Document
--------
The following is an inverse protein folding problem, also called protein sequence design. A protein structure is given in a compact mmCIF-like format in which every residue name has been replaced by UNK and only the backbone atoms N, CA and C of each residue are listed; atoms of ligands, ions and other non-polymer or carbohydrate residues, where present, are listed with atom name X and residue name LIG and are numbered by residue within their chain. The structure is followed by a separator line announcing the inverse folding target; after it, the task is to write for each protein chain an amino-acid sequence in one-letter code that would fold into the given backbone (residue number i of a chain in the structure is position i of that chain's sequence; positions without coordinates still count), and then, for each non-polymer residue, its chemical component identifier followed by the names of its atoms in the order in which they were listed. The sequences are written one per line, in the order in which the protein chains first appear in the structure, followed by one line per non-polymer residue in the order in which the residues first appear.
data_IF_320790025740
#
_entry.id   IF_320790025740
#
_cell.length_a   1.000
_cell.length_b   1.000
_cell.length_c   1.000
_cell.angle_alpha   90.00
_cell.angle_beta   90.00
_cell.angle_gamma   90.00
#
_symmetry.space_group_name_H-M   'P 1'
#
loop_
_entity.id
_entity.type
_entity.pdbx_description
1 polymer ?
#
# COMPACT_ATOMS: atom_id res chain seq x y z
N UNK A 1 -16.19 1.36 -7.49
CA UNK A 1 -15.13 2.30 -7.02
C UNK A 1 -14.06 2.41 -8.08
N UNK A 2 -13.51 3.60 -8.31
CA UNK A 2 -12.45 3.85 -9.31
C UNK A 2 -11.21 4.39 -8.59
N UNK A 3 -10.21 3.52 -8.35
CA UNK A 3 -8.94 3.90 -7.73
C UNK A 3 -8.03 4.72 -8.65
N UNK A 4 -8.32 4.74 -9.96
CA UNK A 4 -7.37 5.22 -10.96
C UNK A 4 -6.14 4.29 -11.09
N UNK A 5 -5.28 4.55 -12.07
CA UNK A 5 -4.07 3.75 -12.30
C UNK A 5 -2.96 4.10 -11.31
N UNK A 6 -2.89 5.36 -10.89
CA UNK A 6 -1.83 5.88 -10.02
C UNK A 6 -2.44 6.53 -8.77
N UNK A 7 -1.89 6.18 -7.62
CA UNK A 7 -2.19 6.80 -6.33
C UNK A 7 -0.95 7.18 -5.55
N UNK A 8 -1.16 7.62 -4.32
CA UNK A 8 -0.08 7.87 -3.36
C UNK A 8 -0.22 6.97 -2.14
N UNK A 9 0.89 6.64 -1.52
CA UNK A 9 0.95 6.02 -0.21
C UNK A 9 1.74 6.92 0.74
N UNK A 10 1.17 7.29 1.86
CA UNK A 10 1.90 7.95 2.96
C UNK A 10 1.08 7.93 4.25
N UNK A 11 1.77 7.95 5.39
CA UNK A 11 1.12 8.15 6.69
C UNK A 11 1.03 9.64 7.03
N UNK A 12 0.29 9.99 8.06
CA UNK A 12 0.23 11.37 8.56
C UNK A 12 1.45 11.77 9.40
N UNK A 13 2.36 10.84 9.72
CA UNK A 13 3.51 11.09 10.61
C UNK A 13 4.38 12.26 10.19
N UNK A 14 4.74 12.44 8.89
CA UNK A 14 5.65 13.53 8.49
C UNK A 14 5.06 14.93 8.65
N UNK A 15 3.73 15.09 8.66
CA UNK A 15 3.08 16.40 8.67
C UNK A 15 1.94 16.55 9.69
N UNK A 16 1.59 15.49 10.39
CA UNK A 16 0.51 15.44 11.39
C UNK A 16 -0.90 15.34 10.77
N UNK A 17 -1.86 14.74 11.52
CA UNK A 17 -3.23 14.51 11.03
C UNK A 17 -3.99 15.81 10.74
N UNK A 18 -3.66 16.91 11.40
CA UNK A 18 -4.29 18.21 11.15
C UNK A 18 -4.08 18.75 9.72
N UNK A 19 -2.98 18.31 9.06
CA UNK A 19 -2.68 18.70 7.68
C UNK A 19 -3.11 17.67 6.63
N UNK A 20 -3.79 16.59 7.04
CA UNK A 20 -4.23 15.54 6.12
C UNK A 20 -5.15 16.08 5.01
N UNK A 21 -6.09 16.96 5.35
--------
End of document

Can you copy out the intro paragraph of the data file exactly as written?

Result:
The following is an inverse protein folding problem, also called protein sequence design. A protein structure is given in a compact mmCIF-like format in which every residue name has been replaced by UNK and only the backbone atoms N, CA and C of each residue are listed; atoms of ligands, ions and other non-polymer or carbohydrate residues, where present, are listed with atom name X and residue name LIG and are numbered by residue within their chain. The structure is followed by a separator line announcing the inverse folding target; after it, the task is to write for each protein chain an amino-acid sequence in one-letter code that would fold into the given backbone (residue number i of a chain in the structure is position i of that chain's sequence; positions without coordinates still count), and then, for each non-polymer residue, its chemical component identifier followed by the names of its atoms in the order in which they were listed. The sequences are written one per line, in the order in which the protein chains first appear in the structure, followed by one line per non-polymer residue in the order in which the residues first appear.